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Success at Deutsche Börse FinTech Hub, part 4: Savedroid

23 Jun 2017

Success at Deutsche Börse FinTech Hub, part 4: Savedroidsavedroid – an app that helps users save money

The FinTech Hub is an initiative to support the fintech community in Frankfurt and the Rhine-Main region. The hub connects start-ups by offering co-working spaces, consulting as well as networking services and serves as a hip event location. We talked to Dr Yassin Hankir, one of the founders of savedroid – an app that allows users to save money automatically and brings them closer to fulfilling their wishes, one step at a time.  

Mr Hankir, as one of the founders of savedroid, please tell us something about yourself and your colleagues.

Prior to the creation of savedroid, I co-founded vaamo/Robo-Advice in early 2013 and worked for the company for two and a half years. Right after completing my studies at Goethe University in Frankfurt, where I studied economics and earned a PhD in business administration, I worked as an advisor for McKinsey in the banking sector for four years.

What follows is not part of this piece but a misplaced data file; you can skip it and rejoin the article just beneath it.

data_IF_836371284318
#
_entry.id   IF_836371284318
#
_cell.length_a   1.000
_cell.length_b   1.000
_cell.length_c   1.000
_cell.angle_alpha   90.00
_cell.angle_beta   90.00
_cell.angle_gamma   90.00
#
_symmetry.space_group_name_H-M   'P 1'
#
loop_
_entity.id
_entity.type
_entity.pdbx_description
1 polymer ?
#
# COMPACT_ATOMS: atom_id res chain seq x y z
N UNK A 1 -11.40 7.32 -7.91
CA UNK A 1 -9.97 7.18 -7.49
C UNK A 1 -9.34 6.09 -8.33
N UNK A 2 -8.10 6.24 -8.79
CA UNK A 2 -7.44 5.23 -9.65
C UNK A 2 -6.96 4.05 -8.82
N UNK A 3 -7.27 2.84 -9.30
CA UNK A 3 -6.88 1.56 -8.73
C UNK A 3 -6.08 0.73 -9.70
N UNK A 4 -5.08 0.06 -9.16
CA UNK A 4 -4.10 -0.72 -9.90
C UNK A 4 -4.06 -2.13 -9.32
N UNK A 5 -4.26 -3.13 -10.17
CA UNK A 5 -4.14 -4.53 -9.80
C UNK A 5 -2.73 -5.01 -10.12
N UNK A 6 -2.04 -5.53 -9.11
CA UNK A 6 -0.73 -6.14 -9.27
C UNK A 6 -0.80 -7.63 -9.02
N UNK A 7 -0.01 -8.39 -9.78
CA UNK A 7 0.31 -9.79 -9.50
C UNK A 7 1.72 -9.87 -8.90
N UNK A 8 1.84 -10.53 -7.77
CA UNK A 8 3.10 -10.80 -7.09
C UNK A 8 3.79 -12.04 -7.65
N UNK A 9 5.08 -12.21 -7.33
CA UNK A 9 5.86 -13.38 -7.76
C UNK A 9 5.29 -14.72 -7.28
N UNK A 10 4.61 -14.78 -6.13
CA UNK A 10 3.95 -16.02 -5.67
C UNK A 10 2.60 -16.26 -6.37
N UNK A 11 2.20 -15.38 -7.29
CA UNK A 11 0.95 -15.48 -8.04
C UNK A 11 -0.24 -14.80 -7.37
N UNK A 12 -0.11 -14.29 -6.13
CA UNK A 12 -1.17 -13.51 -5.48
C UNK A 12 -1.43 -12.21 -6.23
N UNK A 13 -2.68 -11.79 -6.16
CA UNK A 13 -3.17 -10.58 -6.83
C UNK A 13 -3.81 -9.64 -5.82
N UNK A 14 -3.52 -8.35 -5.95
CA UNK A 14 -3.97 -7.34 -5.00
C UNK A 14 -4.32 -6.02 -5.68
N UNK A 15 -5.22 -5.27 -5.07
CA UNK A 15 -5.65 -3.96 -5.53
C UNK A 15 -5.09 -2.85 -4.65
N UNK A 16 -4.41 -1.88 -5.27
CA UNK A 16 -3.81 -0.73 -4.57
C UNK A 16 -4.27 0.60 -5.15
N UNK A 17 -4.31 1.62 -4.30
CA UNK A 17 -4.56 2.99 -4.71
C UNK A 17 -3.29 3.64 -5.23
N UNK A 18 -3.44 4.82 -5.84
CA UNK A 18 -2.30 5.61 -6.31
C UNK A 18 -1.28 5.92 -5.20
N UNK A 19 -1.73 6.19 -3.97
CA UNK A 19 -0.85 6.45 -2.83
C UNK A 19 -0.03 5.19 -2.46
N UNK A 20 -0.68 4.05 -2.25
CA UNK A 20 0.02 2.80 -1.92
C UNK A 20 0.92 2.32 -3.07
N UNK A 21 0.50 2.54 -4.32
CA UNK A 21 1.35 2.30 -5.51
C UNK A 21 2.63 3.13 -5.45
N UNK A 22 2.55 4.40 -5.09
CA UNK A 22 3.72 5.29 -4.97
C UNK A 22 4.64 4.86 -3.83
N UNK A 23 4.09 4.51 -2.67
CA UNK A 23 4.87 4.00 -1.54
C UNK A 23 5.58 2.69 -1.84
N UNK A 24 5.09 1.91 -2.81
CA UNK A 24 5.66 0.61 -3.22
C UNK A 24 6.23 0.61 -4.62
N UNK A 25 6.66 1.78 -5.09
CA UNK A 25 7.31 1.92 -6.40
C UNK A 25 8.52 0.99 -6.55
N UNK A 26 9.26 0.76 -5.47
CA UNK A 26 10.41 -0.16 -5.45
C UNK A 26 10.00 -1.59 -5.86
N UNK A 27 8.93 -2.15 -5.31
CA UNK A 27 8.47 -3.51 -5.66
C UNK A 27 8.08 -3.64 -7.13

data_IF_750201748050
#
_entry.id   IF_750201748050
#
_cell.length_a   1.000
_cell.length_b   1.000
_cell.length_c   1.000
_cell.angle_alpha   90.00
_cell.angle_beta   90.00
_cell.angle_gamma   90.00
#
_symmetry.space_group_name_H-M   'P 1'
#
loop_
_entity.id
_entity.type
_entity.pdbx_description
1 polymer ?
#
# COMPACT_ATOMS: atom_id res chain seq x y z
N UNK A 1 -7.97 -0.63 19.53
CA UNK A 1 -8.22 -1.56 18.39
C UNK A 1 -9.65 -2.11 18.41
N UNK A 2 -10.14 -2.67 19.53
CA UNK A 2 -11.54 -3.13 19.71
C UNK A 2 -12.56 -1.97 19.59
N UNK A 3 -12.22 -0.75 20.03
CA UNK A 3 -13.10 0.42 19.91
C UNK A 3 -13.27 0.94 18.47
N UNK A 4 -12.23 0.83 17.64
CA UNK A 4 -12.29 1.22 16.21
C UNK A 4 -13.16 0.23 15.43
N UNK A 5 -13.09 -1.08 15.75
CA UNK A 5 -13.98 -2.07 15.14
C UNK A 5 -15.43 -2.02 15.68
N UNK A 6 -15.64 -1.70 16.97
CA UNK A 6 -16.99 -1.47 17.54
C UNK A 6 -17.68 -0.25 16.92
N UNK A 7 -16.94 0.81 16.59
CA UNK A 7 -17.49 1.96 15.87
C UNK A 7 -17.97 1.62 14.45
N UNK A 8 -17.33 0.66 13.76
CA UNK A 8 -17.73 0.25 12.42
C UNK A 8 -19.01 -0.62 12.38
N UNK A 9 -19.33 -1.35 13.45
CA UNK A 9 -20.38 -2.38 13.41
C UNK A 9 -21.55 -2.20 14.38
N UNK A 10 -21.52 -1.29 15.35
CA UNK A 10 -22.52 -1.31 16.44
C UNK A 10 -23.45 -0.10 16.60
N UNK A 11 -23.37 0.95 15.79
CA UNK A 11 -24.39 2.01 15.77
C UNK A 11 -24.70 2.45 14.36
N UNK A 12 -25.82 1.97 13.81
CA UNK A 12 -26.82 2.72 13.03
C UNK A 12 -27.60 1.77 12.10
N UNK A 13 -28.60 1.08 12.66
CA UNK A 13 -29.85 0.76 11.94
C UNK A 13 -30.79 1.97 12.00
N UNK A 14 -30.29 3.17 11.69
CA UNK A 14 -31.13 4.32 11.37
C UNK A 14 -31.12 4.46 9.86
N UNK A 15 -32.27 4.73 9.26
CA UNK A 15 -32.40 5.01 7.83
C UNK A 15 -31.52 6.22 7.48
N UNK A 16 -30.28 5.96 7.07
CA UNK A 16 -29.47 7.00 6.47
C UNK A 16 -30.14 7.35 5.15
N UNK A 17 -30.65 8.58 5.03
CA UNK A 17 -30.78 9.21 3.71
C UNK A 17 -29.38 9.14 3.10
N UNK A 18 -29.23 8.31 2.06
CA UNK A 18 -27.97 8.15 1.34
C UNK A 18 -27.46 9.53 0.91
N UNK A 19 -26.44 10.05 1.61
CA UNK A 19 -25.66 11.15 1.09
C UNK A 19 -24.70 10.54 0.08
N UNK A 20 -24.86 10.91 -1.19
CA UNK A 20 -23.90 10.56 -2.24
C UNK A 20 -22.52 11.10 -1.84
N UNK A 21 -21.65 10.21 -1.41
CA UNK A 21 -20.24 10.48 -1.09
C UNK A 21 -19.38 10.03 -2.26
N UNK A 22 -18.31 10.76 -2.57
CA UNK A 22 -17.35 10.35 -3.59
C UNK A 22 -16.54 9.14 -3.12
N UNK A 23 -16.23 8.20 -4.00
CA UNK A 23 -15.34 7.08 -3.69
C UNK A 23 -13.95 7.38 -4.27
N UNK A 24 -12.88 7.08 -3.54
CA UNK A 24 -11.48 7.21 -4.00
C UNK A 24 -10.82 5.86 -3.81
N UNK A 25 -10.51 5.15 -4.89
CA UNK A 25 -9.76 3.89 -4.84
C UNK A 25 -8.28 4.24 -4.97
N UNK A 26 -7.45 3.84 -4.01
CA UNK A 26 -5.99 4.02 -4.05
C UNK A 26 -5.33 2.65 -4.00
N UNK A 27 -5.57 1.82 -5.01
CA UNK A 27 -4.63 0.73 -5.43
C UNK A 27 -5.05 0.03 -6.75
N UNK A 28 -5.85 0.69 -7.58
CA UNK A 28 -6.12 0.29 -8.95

My co-founder at savedroid, our CTO Tobias Zander, is a clear-cut “techie”. He took his first steps at programming on an Atari, building experience over more than 15 years. He has previously held the position of CTO at a web agency here in Frankfurt. Our third founding member is Marco Trautmann, an IT business engineer with many years of experience as a consultant, first for Accenture, then McKinsey. He quit his job to join our start-up adventure. 

How did the three of you become acquainted?

I was quite certain about what kind of people I needed, because I had one particular question: how can I create a mobile app for the average customer which helps him or her regularly put money aside in everyday situations? And how can we automate this process to actually make it fun to build savings? When I met my co-founders Tobias and Marco, it quickly became clear that were are a perfect match – both professionally and personally.

How did you come up with the idea to help people accumulate savings?